Thursday, 19 May 2016

We need to talk about the 'S' word

Shit! It turns out there are a lot of 'S' words that we really don't need to talk about, a few we do and a lot we don't like to talk about like shame, stress and struggle. We like to keep quiet about sex, generally, unless we're in a gaggle of girls where we review it in minute detail. We really shouldn't ever mention sleep to new parents and never, ever complain about sleep to them. No one should say soccer BECAUSE THE GAME IS CALLED BLOODY FOOTBALL YOU IDIOT. If you absolutely must then sure, add an English or British or European in front of football but under no circumstances is it called Soccer. Please don't say software unless you want to induce sleep in your audience, and you really don't want to say software around some poor sleep deprived parents because they are already battling to stay awake. And for everyone's sake let's just leave spiritual out of all of this shall we? I mean we know we all believe something even if it's simply evolution but let's not bang on about it to anyone else. Let's just agree we all have a right to believe or not believe whatever we like when it comes to the Great Spirit in the sky. Good.

As I searched for a list of words beginning with ‘S’ there was a word that was glaring by it's absence, mainly because it is a word we really, really don't like to say and that word is suicide. However as it is mental health awareness week this week, we really do need to talk about it.

It is a difficult subject to address because at all times the needs of those who might be vulnerable to suicidal thoughts must be considered. It is important that I stress here that suicide is always a tragic waste of life and that if you have suicidal thoughts you should seek help immediately, you can find out more about how to find help here. Everyone reading this and everyone around you wants you to live, unless of course you happen to live near a psychopath, because they might actually not want you to live but they probably don’t want any of us to live, so that doesn’t count.

For many reasons it is a really hard subject to talk about but does not talking about it help? We know so much more about mental health and mental illness today but we still don't really understand that at it's worst it can be and is a killer. In fact it is the largest killer of young men. Think about that; a huge number of people, who have presumably been wired the same way as you and I, with an instinct for survival, have taken action to not survive.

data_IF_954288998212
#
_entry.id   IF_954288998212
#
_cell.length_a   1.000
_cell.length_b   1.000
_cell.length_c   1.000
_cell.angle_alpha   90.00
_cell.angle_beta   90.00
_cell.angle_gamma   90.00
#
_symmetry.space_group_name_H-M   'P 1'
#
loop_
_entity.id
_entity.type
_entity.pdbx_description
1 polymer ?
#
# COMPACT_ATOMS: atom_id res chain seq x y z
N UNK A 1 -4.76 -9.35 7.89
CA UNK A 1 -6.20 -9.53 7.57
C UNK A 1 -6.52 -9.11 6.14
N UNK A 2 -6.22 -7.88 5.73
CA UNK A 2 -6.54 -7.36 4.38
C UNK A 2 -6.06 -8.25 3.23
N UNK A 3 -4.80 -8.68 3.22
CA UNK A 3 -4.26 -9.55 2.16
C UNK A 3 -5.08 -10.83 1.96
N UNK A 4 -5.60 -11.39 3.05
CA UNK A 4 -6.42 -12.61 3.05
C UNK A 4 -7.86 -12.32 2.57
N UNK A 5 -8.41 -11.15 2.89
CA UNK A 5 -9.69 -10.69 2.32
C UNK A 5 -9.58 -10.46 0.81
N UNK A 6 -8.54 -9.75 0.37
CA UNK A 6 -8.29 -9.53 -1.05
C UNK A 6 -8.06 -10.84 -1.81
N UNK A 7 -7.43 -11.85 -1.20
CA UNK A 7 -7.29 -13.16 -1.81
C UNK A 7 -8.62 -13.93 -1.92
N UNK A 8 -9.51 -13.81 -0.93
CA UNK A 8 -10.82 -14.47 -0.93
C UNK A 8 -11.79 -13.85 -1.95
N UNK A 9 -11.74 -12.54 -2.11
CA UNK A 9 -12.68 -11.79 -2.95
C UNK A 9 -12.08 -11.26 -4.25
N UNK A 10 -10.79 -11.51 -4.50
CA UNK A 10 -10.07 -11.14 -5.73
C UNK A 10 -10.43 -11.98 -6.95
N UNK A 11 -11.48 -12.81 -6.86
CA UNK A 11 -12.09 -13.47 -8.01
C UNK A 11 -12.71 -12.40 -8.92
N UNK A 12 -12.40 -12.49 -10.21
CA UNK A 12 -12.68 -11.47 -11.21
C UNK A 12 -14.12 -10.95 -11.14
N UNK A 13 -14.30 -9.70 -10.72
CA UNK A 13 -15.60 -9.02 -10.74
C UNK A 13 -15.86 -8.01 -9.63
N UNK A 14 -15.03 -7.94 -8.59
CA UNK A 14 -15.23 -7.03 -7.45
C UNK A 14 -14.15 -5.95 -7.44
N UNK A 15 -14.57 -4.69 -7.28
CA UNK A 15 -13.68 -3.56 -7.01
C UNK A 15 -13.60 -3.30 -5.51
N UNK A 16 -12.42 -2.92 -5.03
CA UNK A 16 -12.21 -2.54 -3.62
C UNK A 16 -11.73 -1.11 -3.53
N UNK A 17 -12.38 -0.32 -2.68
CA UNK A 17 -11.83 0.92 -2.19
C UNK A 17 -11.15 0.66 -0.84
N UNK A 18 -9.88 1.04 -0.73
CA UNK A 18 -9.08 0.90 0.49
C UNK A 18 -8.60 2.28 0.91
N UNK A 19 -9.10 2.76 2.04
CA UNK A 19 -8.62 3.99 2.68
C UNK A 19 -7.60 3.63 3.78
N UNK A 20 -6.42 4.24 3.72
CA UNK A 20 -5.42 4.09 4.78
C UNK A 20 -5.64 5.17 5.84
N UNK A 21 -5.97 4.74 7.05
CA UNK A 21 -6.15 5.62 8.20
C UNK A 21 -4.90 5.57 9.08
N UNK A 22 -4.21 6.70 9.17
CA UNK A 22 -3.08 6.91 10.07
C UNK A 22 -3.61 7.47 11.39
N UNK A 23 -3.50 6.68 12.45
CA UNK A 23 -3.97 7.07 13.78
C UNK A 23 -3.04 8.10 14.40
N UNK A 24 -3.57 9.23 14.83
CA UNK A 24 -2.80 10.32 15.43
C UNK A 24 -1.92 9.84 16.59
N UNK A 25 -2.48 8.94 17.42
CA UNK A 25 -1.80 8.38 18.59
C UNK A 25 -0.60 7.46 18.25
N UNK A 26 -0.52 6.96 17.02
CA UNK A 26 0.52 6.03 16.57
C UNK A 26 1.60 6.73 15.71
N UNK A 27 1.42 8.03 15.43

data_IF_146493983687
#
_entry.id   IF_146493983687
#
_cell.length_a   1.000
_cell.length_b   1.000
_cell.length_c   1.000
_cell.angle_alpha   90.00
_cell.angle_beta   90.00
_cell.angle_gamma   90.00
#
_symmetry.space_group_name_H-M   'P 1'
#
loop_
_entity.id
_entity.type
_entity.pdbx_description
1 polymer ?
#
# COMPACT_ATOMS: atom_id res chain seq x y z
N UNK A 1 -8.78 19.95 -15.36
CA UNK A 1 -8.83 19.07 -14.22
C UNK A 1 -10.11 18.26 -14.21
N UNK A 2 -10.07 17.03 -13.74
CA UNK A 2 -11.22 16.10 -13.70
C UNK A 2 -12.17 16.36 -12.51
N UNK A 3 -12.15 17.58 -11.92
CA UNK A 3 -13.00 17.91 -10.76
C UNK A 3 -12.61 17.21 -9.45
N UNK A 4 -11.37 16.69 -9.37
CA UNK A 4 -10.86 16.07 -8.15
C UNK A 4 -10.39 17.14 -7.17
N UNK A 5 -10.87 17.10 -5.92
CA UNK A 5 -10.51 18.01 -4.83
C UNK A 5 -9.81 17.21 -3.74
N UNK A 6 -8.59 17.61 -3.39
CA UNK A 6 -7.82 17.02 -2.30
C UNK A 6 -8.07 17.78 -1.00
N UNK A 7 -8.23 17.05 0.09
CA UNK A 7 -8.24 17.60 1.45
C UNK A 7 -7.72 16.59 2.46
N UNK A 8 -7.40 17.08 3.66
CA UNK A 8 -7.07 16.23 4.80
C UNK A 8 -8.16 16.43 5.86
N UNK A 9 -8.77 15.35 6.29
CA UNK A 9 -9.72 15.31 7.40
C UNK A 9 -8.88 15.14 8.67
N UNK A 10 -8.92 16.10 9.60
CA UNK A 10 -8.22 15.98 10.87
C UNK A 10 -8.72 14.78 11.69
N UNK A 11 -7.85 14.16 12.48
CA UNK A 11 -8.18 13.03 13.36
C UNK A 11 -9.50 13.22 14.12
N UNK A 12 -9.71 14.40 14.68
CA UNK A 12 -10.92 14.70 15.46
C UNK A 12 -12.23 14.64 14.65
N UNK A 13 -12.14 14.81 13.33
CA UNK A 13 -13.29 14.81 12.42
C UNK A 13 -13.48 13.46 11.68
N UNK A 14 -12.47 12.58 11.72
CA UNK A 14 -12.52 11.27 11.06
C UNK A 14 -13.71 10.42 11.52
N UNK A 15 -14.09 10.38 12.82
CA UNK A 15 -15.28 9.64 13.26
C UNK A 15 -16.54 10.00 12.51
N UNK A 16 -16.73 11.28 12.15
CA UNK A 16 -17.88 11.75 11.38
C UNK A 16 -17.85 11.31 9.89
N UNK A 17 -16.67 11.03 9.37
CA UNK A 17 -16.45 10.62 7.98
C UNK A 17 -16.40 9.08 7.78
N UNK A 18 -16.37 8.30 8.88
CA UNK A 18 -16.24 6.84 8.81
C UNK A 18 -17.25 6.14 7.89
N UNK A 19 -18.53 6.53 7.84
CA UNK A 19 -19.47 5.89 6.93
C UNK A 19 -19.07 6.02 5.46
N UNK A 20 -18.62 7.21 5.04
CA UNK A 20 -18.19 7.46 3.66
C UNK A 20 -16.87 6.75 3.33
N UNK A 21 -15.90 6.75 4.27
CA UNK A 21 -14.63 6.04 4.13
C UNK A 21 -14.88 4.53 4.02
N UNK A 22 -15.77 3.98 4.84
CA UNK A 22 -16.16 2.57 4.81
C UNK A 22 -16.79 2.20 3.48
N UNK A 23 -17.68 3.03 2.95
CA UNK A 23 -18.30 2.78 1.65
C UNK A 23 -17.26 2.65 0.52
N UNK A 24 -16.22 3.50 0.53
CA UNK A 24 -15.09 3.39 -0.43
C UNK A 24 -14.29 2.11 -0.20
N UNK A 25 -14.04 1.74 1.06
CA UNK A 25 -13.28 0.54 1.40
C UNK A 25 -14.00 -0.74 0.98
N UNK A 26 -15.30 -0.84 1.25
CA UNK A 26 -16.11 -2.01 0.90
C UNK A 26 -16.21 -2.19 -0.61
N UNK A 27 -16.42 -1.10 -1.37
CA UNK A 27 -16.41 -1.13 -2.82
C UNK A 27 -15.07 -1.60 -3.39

Depression robs you of logical thought and the ability to process information whilst at the same time telling you all your nightmares, over and over and over until you believe you live inside them, until you believe you will never escape them and depression tells you that this is hopeless, life can never be good again. Depression lies and it lies very convincingly, it is a better liar than Tony Blair but maybe a little less smug. Depression wants to destroy you the same way a cancer cell wants to. The difference is depression is happening inside your thoughts instead of inside your cells; where cancer eats at your organs, depression eats at your conscience, your very sense of self. Which is why it is so important that we understand suicide is not something to be ashamed about. It is a symptom of an illness that wants to destroy the mind.

Last week I felt that the death of Sally Brampton was announced with a subdued quietness that might not have heralded her death had she died of cancer and that left me feeling deeply sad and worried for all those who had sought comfort from her words. Perhaps it is just me but I felt a sense of “being buried outside the cemetery” about it. Sally herself once tweeted that when questioned in interviews about a previous suicide attempt the question was always asked in a whisper.

It is unusual for someone like Sally, who had an incredible career in media, despite her debilitating depression, to be mourned so quietly. Many of those reporting her death will have known her personally, which must have been deeply traumatic. As a well-known writer Sally didn’t enjoy the fame of Robin Williams whose death by suicide was reported extensively. However she was a voice well known by the vulnerable people I am sure the media were trying to protect, I just wonder if the quietness around her death could inadvertently have a negative impact.

Are we afraid to talk about suicide because we fear it, because we don’t understand it or because we fear encouraging it? Suicide, for most of us is thankfully impossible to imagine, it goes against our very instinct to survive. But suicide has very little to do with wanting to die, it is about escape, it is the moment the heat of the burning building feels too hot, it is the moment before the firemen break down the doors to rescue you. It is the moment that no one wants to happen.

Suicide is avoidable and preventable but surely that starts with being open, with sharing our grief, with lamenting that anyone ever feels that help will never come, when help is always there. It might be around the corner but it is always there when we ask for it. Perhaps it is time we let those who are vulnerable know just how much we value their lives by mourning loudly for the people we have lost to mental illness, by speaking the word suicide with sadness but without shame, by letting them know that we really want them to live.

If you are worried about yourself or someone you know then please contact the Samaritans who offer support for anyone who needs it.


  1. Fairplay Hannah - have had suicide in my family as I'm sure quite a lot of people have and thought that was very well written. Sometimes just talking to someone about it could save someone's life.

    1. Hey Andy, I'm sorry to hear that you've been through it but glad the post resonating. Thank you for taking the time to comment, it means a lot.